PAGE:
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Polycystic kidney disease or PKD is a cystic genetic disorder of the kidneys. It occurs in humans and some other animals. PKD is characterized by the presence of multiple cysts (hence, “polycystic”) typically in both kidneys; and sometimes in other parts of the body. As the cysts accumulate fluid, they enlarge, separating entirely from the nephron or the layer that eliminates wastes from the body, regulates blood volume and blood pressure, controls levels of electrolytes and metabolites, and regulates blood pH. This compresses the neighboring renal tissue, and progressively compromise the renal function. The disease can also damage the liver, pancreas and, in some cases, the heart and brain.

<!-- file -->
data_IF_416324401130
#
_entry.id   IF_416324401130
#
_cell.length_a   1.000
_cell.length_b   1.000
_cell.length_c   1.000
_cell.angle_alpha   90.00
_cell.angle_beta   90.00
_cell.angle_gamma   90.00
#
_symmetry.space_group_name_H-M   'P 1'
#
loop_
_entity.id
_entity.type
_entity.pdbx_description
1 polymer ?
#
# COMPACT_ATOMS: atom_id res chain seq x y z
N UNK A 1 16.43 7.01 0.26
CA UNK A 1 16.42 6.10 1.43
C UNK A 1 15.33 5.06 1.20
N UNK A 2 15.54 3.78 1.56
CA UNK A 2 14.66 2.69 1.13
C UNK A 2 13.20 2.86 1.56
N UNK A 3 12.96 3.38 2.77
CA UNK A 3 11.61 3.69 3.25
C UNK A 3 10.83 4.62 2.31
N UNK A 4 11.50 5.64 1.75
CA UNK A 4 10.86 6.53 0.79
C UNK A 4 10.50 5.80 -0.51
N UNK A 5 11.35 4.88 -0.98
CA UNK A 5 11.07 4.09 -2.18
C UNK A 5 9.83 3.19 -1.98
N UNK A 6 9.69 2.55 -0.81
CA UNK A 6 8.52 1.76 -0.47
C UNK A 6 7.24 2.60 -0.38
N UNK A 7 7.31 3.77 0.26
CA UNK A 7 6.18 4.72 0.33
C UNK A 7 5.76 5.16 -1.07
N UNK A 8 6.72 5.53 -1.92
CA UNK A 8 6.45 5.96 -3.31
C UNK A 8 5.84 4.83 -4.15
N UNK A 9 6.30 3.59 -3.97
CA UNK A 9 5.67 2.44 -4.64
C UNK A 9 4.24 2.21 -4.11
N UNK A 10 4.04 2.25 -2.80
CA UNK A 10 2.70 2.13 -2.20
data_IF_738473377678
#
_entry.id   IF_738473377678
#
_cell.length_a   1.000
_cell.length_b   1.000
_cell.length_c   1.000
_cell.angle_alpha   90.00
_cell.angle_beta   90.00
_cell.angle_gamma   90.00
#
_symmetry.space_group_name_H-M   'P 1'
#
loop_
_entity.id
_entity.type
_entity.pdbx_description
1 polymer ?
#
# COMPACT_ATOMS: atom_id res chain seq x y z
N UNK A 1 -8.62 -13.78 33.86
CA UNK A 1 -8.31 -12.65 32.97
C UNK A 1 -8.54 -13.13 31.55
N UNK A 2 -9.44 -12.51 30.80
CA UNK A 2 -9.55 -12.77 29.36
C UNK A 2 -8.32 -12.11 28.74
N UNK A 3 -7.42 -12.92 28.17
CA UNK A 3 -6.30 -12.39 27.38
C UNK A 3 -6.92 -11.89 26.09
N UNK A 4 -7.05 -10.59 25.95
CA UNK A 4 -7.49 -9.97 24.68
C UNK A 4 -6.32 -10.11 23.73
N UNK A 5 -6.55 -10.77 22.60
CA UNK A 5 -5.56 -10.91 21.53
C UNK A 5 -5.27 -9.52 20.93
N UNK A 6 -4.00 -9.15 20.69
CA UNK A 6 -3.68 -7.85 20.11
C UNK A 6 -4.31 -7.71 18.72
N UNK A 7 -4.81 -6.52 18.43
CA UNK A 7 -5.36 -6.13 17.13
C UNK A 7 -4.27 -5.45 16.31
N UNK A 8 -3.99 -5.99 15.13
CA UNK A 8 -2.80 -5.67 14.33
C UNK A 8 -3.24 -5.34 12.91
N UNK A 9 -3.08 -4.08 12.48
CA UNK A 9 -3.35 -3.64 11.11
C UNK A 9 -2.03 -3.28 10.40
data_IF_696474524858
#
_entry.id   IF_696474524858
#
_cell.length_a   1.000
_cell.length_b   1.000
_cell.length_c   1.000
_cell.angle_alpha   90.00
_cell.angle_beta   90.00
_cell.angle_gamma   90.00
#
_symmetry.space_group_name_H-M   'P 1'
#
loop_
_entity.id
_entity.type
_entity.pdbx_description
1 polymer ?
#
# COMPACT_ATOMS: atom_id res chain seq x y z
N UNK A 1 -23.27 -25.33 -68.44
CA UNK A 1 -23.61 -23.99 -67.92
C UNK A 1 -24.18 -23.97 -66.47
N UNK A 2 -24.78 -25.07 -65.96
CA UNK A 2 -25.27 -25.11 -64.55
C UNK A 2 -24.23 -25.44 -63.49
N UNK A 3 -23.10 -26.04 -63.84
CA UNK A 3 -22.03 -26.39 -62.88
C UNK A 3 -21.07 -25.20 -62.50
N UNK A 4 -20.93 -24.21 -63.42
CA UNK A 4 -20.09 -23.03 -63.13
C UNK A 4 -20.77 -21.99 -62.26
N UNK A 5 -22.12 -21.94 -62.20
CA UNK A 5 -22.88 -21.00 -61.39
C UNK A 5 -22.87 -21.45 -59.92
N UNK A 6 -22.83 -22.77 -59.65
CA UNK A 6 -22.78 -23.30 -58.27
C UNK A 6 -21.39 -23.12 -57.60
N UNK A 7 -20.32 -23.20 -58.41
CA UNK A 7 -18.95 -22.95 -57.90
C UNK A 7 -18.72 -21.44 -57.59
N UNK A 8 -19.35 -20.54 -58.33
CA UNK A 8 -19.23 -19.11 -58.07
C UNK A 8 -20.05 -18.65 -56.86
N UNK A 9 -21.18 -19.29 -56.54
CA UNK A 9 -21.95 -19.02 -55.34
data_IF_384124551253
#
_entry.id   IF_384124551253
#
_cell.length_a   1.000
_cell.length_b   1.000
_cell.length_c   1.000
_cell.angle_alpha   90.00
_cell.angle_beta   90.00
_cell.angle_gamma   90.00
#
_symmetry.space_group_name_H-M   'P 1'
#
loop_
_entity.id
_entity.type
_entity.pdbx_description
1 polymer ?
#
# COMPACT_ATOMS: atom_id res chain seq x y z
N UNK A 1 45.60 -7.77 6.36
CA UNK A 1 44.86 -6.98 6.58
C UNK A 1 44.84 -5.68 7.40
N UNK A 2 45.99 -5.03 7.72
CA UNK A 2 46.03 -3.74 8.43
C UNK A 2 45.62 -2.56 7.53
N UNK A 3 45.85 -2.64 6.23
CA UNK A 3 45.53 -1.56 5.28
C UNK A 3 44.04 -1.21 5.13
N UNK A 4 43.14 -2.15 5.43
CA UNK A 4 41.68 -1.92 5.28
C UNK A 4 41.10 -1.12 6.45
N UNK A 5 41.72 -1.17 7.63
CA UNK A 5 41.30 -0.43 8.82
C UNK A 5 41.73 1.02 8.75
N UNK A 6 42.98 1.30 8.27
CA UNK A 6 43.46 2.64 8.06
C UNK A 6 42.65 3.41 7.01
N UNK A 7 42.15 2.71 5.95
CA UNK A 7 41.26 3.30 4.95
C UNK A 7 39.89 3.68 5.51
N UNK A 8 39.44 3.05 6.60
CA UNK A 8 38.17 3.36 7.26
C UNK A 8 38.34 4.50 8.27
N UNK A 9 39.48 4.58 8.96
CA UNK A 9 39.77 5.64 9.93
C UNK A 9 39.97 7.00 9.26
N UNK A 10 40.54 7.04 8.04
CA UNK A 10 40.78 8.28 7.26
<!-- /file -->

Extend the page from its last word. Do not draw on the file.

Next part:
Polycystic kidney disease is one of the most common life-threatening genetic diseases, affecting an estimated 12.5 million people worldwide. The two major forms of polycystic kidney disease are distinguished by their patterns of inheritance. Autosomal dominant PKD is the most common inherited form while Autosomal recessive PKD is a rare. PKD has no cure; it is treated by reducing symptoms.
Common symptoms of autosomal dominant PKD are pain in the back and the sides-between the ribs and hips-and headaches. The pain can be temporary or persistent and variable in intensity (mild to severe); symptoms usually develop in adults. Other symptoms include high blood pressure, UTI’s, urinary frequency, bulging belly, low blood counts, and varicose veins.
When PKD causes kidneys to fail, which usually happens after many years, the patient requires dialysis or kidney transplantation. About one-half of people with the most common type of PKD progress to kidney failure, also called end-stage renal disease (ESRD).